White Dog is part of "my canon," a totally arbitrary and subjective list of my 100 favorite movies. For reviews of other movies on this list, look for the Top 100 category on the right sidebar.
Nearly forty years after it was made, Samuel Fuller's White Dog is timelier and more sobering than ever—an outraged depiction of how white supremacy pervades a society, rotting it away from the inside. That such an indictment takes the guise of a visceral, pulpy thriller only adds to its intensity, though it's probably also (in part) what led to accusations that the movie was racist upon its release. (Calling this movie racist is like calling Fox News progressive; it's antithetical to their very reasons for existing.) The movie's central metaphor is overt but no less profound: it bears witness to the destruction of an innocent creature for the sake of domestic terrorism.
Mrs. Miniver is propaganda; there's no doubt about that. This is the film that Winston Churchill claimed did more for England's war efforts than a fleet of destroyers, with a rousing, climatic speech that was reprinted in Time and Look magazines, broadcast on Voice of America radio, and excerpted in leaflets dropped over ally and enemy nations alike. As Joseph Goebbels admiringly wrote, "its refined, powerful propagandistic tendency has up to now only been dreamed of." The extent to which Hollywood was and is part of the war machine, clamoring for public support as a cog in the military-industrial complex, remains unsettling even in the context of the so-called Great War. But propaganda can't be flatly dismissed for its ethical conundrums—to do so would require throwing out everything from Battleship Potemkin to I Am Cuba—and Mrs. Miniver should be remembered for what it is: a moving, richly interwoven, powerfully constructed drama about war intervening in the unspectacular lives of a stolid middle-class family.
I Walked with a Zombie is part of "my canon," a totally arbitrary and subjective list of my 100 favorite movies. For reviews of other movies on this list, look for the Top 100 category on the right sidebar.
In its 69 minutes, I Walked with a Zombie packs a dense and fascinating allegory for the damning effects of slavery and the tenuous coexistence of cultures. Like many of the B-grade horror films produced by Val Lewton at RKO Studios, it began life with a certain set of parameters and expectations: saddled with the title I Walked with a Zombie, Lewton was tasked with adapting an American Weekly Magazine article about plantation workers in Haiti who are turned into "zombies" through rampant drug use, an insidious form of ongoing oppression. (One imagines RKO execs were mostly attracted to the title; such a storyline would have been hard to get by the Hollywood Hays Code at that time.) Instead, Lewton decided to make, as he called it, the "West Indies Jane Eyre," and concocted, with screenwriters Curt Siodmak and Ardel Wray, a story about the coma-stricken wife of a plantation owner and the Canadian nurse who believes that voodoo magic may help cure her. There are no actual zombies in the film and it's often closer to romantic melodrama than horror (like the Brontë novel that inspired it), but these numerous conflicting forces make for Lewton & Company's most haunting film.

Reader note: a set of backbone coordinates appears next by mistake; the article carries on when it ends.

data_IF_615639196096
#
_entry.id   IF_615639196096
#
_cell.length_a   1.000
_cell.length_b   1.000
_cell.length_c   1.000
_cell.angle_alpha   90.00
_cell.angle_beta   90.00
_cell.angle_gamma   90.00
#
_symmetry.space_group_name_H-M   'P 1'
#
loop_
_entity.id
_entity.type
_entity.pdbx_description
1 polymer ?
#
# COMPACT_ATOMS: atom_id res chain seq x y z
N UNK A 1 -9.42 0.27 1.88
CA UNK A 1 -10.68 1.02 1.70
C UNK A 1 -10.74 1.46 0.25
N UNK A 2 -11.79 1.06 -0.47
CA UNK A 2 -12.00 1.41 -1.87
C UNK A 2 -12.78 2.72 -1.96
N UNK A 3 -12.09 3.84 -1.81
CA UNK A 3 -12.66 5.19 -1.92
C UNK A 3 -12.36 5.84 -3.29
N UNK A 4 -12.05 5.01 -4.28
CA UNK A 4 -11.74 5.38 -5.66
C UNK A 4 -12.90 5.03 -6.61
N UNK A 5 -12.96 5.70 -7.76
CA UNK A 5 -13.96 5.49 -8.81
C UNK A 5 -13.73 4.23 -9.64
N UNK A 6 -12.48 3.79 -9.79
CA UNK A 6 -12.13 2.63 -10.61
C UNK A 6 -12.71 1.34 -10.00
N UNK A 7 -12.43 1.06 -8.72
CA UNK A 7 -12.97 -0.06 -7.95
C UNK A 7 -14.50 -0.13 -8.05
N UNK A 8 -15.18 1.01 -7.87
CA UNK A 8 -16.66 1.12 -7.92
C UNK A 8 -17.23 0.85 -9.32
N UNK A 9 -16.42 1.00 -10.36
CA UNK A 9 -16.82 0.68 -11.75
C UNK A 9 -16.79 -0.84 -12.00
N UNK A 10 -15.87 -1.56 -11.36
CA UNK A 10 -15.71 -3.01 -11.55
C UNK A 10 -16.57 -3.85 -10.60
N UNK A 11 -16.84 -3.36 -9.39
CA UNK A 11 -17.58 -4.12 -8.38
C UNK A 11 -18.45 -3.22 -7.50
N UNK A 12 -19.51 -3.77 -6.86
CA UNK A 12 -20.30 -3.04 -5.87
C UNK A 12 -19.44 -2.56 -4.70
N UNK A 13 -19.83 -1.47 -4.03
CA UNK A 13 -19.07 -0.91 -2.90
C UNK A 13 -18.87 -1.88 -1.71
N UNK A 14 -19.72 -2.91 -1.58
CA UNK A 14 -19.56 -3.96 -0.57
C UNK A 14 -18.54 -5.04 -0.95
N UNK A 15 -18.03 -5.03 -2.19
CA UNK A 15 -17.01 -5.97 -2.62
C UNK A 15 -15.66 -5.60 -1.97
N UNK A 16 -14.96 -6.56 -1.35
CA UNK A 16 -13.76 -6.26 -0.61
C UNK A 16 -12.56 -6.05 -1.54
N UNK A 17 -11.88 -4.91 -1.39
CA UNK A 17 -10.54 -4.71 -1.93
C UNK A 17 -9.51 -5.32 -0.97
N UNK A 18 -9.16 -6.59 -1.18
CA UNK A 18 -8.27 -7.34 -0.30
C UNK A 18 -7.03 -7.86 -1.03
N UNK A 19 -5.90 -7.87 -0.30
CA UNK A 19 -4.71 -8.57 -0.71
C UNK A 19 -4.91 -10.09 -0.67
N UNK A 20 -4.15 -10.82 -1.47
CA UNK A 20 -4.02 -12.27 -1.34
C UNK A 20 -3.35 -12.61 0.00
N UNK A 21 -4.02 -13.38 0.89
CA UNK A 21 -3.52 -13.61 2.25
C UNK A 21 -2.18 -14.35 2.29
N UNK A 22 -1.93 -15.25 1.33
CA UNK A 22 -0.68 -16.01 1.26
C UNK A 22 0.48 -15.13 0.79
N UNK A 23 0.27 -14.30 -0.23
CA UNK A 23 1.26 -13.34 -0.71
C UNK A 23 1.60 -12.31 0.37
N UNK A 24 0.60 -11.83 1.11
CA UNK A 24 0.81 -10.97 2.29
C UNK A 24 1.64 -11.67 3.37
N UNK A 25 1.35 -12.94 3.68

There are countless cases of Hollywood producers meddling with directors' artistic vision, as the crude demands of commercialism ruin ambitious creative endeavors. But it must be admitted that, sometimes, the push-and-pull between bottom-line moneymen and iconoclastic artists results in fascinatingly rich cinematic texts. Case in point: The Curse of the Cat People, which was marketed by RKO Studios as a sequel to the 1942 chiller Cat People, though the filmmakers—among them producer Val Lewton, directors Robert Wise and Gunther von Fritsch, and screenwriter DeWitt Bodeen—instead created a fantastic world ruled by childlike imagination, as well as a bewitching ode to the power of storytelling.
Pickpocket, the first film that Robert Bresson directed from an original script not based on a previous literary work, is a radically internalized film. Not unlike Bresson's previous film, A Man Escaped (but more audaciously), Pickpocket has a general plot outline and even a few scenes that suggest an action-thriller: an aimless young man in Paris decides to become a pickpocket, evades the police, and collaborates with two other thieves to wreak havoc on unsuspecting Parisians' pocketbooks. (Rumor has it that Bresson was even inspired by Samuel Fuller's pulpy 1953 film Pickup on South Street.) But Bresson uses this concept as a springboard to confront existential despair, to philosophize about the (perhaps fruitless) search for meaning, to expose a character's soul onscreen. This was the first true elaboration of Bresson's austere, "transcendental" style (to use Paul Schrader's description), and it still feels jarringly uncompromising.